Gould argued that the demise of the 400 hitter, (Ted Williams, was it 1953?) was part and parcel of the improvement of the game. Hitters are getting different kinds of hitting opportunities these days At Bats per game are below 2.5 and declining. I love the strategy of defense, pitching around heavy hitters, but is it really good for the game?
Gould added to the “spilled ink” on the batting average, and I will attempt to answer the question about the quality of ball and hitters when compared over time. Hopefully I will wash out the changes to the game. I don’t feel that game is better. But being a SABRmatrician, I want to see the numbers. Then I will make some kind of pronouncement, if not make up my mind.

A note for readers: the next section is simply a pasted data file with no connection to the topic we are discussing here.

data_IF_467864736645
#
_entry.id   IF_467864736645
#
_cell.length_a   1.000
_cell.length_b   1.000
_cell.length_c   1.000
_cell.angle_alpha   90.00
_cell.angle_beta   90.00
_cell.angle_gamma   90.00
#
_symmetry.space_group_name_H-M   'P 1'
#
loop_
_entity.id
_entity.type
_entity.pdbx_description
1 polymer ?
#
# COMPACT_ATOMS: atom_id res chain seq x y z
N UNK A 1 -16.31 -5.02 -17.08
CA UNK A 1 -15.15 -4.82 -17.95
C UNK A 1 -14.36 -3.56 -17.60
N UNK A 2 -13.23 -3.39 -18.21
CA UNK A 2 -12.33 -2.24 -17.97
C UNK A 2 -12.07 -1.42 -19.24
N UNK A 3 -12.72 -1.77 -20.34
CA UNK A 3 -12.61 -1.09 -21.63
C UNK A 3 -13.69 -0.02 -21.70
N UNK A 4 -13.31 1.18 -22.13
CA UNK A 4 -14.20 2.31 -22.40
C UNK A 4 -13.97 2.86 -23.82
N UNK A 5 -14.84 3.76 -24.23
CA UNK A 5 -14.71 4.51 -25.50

Two new graphs will be added to Bigger/Better2, a continuation post:
1. At Bats per game, 1900 - pres where players had 30 or more Games and more than 1 & 2/3 At Bats per game.
2. The standard deviation of the At Bats per game.
I believe that these graphs support my supposition that 55 or so is a good point to start including players records in any analysis. Guy who don’t make 50 and especially 30 games in a year aren’t really ball players for that year.
Gould was correct in seeing that there are some underlying laws of nature in Baseball stats. I don’t think his explanation is the best one available however.
I love unraveling a SABRmetric conundrum! This will take a few more posts.